The legislation does not define “gender pronouns,” but the term is generally understood to mean words that reference someone’s gender, such as he/him/his or she/her/hers. Non-gendered or nonbinary pronouns, which are not mentioned in the bill, are not gender specific and are most often used by people who identify outside of a gender binary.
The term “grooming,” which generally refers to a manipulative process used by pedophiles to prey on minors, has been co-opted by far-right politicians and pundits to accuse LGBTQ people of pedophilia.
The Arizona Senate on Monday approved Senate Bill 1700 on a 16-12 vote, with Republicans providing all of the votes in favor. The measure heads next to the state House of Representatives, where its fate is unclear.
But even if it does win support in that chamber, It is unlikely to become law. Gov. Katie Hobbs has repeatedly denounced anti-LGBTQ measures in the past, and during a March 19 speech at a gala for an LBGTQ youth organization, she said that any such proposals will “meet my veto stamp.”
Critics of the bill have worried it could lead to the removal of important literature that includes adult themes, such as “The Color Purple” or “The Great Gatsby.” A law passed last year that banned the use of “sexually explicit materials” in classrooms, and initially included homosexuality in its definition, faced a similar risk when it resulted in a Glendale school district considering the removal of LGBTQ books.
Sen. Anna Hernandez on Monday objected to the inclusion of gender fluidity in the list of prohibited themes. The Phoenix Democrat said that gender fluidity, which can be defined as a gender identity that isn’t fixed and may change over time, isn’t something that is spread via books, but rather a human characteristic that’s unlikely to stop by excluding books that mention it.
“Gender fluidity is not a thing promoted,” she said. “There are no brochures trying to sell it. Gender fluidity is a naturally occurring phenomenon some people experience. It is part of the human condition. You might as well (ban) books that promote left handedness or curly hair.”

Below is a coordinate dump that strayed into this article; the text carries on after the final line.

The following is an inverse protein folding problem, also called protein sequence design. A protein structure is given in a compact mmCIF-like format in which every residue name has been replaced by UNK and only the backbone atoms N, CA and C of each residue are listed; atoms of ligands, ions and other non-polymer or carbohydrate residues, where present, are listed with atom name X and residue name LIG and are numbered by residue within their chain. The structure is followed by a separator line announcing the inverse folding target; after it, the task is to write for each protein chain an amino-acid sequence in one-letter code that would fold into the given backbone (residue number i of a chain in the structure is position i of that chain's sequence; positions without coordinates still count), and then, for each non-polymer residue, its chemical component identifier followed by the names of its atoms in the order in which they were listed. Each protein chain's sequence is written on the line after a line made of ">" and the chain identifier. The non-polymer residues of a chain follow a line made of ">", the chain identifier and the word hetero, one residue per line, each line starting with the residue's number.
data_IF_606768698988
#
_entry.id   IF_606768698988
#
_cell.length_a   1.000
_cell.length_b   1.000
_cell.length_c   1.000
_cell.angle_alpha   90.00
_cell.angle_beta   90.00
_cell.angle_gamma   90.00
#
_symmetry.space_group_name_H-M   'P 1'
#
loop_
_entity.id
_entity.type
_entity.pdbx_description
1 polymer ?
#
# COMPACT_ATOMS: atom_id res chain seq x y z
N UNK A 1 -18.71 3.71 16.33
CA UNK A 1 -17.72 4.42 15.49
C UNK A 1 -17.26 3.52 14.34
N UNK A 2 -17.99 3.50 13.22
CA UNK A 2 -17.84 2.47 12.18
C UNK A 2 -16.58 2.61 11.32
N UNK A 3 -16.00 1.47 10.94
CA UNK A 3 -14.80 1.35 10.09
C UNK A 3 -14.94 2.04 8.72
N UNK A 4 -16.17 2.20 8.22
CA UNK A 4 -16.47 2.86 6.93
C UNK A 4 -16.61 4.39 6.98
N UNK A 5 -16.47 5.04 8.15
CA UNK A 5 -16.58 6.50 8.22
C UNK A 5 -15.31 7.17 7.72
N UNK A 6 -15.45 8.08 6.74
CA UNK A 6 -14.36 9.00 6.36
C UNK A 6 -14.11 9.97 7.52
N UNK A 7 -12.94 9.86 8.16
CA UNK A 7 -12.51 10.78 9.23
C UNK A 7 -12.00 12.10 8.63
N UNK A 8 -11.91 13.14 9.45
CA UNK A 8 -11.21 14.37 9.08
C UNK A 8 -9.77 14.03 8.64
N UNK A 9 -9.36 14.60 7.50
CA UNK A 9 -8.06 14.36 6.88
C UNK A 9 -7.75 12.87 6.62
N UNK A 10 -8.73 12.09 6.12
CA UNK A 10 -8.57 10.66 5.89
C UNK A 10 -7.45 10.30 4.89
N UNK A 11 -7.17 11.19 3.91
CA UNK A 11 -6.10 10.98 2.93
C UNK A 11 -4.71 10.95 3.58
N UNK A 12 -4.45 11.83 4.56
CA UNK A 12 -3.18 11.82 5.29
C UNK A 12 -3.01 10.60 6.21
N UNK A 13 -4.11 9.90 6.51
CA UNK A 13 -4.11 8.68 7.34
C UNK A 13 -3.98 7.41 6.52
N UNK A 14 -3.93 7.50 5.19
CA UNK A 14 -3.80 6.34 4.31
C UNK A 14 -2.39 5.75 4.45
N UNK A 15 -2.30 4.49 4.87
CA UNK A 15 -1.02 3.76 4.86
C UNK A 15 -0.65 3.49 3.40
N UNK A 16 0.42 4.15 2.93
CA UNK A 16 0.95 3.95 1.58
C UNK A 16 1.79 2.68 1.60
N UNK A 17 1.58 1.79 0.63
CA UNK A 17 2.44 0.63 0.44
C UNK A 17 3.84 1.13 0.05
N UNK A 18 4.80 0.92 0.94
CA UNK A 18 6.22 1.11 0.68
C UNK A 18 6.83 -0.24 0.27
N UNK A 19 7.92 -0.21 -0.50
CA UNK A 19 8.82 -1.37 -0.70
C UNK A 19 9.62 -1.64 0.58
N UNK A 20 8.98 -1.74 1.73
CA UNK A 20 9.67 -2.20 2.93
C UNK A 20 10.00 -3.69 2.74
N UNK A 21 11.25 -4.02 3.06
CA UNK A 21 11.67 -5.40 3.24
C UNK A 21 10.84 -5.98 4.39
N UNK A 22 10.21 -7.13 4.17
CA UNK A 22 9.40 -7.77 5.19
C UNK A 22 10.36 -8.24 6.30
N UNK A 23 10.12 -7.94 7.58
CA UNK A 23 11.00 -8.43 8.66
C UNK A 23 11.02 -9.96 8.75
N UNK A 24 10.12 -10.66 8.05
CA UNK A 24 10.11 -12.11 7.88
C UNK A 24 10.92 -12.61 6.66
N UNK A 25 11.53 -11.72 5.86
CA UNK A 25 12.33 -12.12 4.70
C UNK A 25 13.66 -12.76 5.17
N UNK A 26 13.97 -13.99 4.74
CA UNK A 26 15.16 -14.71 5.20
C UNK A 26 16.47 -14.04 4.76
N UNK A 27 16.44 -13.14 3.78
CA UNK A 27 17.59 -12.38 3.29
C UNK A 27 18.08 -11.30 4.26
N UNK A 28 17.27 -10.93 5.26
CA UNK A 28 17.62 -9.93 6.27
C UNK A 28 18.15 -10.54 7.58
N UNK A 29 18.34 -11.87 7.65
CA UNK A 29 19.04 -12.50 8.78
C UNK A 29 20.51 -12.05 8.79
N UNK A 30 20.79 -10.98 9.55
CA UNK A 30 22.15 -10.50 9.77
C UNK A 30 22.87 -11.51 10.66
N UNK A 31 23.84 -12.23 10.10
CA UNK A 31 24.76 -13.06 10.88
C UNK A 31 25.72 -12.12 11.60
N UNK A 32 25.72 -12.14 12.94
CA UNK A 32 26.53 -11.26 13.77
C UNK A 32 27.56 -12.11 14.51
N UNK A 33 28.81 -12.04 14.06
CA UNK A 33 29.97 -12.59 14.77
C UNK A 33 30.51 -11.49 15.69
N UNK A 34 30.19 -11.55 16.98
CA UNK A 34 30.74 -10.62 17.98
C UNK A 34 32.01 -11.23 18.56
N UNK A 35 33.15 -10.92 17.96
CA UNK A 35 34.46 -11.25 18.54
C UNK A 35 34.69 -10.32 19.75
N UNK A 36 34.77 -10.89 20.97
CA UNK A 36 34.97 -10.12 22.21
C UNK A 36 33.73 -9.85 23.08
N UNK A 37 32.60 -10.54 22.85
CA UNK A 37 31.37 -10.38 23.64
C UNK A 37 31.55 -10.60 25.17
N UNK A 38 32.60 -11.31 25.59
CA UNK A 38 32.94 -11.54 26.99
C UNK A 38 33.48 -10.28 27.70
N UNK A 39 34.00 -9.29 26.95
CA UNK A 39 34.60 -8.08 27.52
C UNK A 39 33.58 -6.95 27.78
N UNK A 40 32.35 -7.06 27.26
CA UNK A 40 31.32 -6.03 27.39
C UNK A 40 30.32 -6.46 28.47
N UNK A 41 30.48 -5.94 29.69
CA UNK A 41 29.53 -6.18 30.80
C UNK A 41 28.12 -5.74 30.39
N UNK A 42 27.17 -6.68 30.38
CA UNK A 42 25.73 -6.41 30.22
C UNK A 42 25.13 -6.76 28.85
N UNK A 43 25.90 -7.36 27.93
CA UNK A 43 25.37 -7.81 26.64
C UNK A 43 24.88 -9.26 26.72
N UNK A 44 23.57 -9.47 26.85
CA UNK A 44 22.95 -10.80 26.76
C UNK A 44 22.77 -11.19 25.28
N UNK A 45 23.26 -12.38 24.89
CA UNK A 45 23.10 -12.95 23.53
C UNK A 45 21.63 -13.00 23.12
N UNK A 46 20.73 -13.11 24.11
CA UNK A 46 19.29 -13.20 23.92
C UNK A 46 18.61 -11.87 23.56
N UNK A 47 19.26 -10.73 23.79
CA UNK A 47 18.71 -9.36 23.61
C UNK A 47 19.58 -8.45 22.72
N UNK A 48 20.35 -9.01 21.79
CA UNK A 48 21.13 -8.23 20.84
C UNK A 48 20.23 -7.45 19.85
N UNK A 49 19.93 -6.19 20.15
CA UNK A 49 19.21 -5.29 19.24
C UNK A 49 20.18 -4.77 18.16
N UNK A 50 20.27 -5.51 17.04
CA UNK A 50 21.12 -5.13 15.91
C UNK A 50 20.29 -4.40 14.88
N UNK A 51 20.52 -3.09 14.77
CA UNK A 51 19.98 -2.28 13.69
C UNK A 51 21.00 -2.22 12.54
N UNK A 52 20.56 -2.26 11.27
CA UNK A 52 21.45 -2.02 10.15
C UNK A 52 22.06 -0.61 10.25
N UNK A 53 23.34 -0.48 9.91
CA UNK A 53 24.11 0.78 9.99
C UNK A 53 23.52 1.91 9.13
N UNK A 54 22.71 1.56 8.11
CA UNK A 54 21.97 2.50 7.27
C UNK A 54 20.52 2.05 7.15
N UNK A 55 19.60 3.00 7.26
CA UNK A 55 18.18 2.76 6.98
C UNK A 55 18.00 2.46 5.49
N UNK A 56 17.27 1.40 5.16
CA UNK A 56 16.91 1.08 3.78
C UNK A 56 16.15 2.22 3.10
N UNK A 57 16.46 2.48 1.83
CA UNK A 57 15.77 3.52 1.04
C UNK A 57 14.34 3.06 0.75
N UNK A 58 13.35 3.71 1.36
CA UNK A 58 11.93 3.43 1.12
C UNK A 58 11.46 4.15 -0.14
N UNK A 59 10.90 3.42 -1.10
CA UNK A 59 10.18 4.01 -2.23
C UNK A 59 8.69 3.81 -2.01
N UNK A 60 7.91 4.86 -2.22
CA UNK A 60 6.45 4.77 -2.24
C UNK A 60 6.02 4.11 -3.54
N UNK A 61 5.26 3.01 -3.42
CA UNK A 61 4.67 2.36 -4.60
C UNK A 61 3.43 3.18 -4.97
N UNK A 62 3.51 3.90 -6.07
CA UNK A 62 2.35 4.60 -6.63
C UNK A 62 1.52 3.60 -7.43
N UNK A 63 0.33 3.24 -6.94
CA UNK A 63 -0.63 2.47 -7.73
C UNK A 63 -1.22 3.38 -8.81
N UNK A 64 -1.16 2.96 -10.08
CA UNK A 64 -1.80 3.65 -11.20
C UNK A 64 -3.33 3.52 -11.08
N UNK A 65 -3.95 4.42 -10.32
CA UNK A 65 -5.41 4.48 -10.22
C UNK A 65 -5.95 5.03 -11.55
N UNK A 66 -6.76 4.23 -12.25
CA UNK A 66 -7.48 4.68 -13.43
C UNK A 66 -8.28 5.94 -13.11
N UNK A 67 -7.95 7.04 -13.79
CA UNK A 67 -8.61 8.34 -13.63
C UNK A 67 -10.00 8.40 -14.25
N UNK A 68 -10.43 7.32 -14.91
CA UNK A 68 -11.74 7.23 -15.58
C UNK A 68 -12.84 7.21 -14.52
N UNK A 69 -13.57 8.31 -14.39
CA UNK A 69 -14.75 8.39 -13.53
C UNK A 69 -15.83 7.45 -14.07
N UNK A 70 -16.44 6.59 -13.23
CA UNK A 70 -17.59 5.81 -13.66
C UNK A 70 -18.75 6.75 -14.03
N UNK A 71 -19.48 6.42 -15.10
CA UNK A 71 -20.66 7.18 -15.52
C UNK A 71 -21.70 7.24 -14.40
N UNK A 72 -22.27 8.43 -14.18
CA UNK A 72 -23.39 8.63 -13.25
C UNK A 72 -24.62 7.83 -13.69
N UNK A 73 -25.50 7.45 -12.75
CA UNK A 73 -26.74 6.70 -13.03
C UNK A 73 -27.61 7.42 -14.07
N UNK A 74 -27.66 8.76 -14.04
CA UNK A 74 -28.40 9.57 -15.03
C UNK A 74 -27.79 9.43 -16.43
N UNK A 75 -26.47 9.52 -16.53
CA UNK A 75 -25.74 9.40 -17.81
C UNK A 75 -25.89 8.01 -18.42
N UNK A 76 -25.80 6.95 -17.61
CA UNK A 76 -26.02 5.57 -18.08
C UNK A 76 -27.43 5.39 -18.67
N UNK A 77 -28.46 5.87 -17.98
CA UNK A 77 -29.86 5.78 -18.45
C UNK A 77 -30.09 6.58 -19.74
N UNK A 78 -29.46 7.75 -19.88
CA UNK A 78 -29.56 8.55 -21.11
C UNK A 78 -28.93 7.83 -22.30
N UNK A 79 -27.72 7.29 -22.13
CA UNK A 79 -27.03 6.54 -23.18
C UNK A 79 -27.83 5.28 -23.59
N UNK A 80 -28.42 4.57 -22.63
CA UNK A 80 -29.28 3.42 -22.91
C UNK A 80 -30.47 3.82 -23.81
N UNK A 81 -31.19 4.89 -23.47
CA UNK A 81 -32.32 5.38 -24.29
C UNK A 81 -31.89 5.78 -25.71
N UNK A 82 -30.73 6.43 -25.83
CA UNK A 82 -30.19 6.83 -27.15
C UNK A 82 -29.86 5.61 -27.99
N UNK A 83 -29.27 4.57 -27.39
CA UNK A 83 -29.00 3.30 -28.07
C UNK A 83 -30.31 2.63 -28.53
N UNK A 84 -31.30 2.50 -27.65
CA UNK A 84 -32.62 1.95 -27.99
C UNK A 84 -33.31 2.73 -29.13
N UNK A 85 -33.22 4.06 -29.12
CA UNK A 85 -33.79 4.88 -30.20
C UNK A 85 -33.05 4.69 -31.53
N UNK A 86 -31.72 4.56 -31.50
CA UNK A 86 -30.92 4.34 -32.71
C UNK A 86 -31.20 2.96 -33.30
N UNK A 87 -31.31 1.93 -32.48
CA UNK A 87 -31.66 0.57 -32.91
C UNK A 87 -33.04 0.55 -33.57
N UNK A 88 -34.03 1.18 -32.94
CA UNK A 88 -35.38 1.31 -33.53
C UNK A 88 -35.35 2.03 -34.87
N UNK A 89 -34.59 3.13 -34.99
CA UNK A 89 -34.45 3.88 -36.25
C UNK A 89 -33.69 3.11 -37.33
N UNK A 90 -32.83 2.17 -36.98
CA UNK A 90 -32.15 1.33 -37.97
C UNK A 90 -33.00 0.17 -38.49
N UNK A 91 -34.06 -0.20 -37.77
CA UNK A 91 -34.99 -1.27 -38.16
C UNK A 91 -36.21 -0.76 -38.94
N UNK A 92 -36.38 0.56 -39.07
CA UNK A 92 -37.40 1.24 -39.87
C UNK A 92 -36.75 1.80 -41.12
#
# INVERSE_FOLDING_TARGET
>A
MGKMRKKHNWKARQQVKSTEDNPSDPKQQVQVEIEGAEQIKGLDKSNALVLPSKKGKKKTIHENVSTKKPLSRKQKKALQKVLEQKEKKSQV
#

State Sen. Christine Marsh, D-Phoenix, warned that banning books would only serve to encourage students to seek them out. Marsh, a former Arizona teacher of the year, added that procedures already exist for parents to review which books their children read.
The new proposal builds on a law passed last year that requires all public school librarians, with some exceptions that SB1700 would eliminate, to post every newly purchased book on the school’s website and provide parents with a detailed list of books their child has checked out.
Granting individual parents the authority to decide which books all students can access is unfair, Marsh said.
“There is absolutely nothing wrong with a parent deciding a certain book is not right for her child. There is a colossal problem with a parent deciding that, therefore, no child should be able to read that book,” she said.
The bill’s sponsor, Sen. Justine Wadsack, framed it as a protection of children, ignoring criticism about its inclusion of gender fluidity. Parents, the Tucson Republican claimed, have been given little recourse to protest books they don’t agree with.
“This bill gives parents the ability to have a say in what their children read,” she said.
State law currently mandates that school governing boards review, have public hearings about and make available all textbooks and supplemental materials used in schools. And parents already have the right to review learning materials and pull their children out of a class or activity if they disagree with the materials being used due to sexual, violent or profane content.
Wadsack, a proponent of the violent QAnon conspiracy that a global cabal is sexually abusing children, has focused intensely on the “grooming” myth in her first year as a legislator and has sponsored other anti-LGBTQ legislation.
She has claimed that Arizona schools are exposing students to harmful sexual content. To back up those claims, she has pointed to a book of interviews from transgender and nonbinary youth found in some Arizona high school libraries, titled “Beyond Magenta: Transgender Teens Speak Out,” that includes brief discussions of underage sex. It has been a frequent target of book challenges and has been banned from as many as 11 school districts across the country.
Wadsack criticized Democrats for advocating on behalf of books instead of children, accusing them of sanctioning the presence of sexually explicit materials in schools.
“They all want to defend the books,” she said. “But they’re not defending the rights of the child to have an innocent childhood.”
***UPDATE: This story has been updated to clarify that SB1700 refers only to “gender pronouns,” like she/her/hers, and not non-gendered pronouns that are most often used by people who identify outside the a gender binary.
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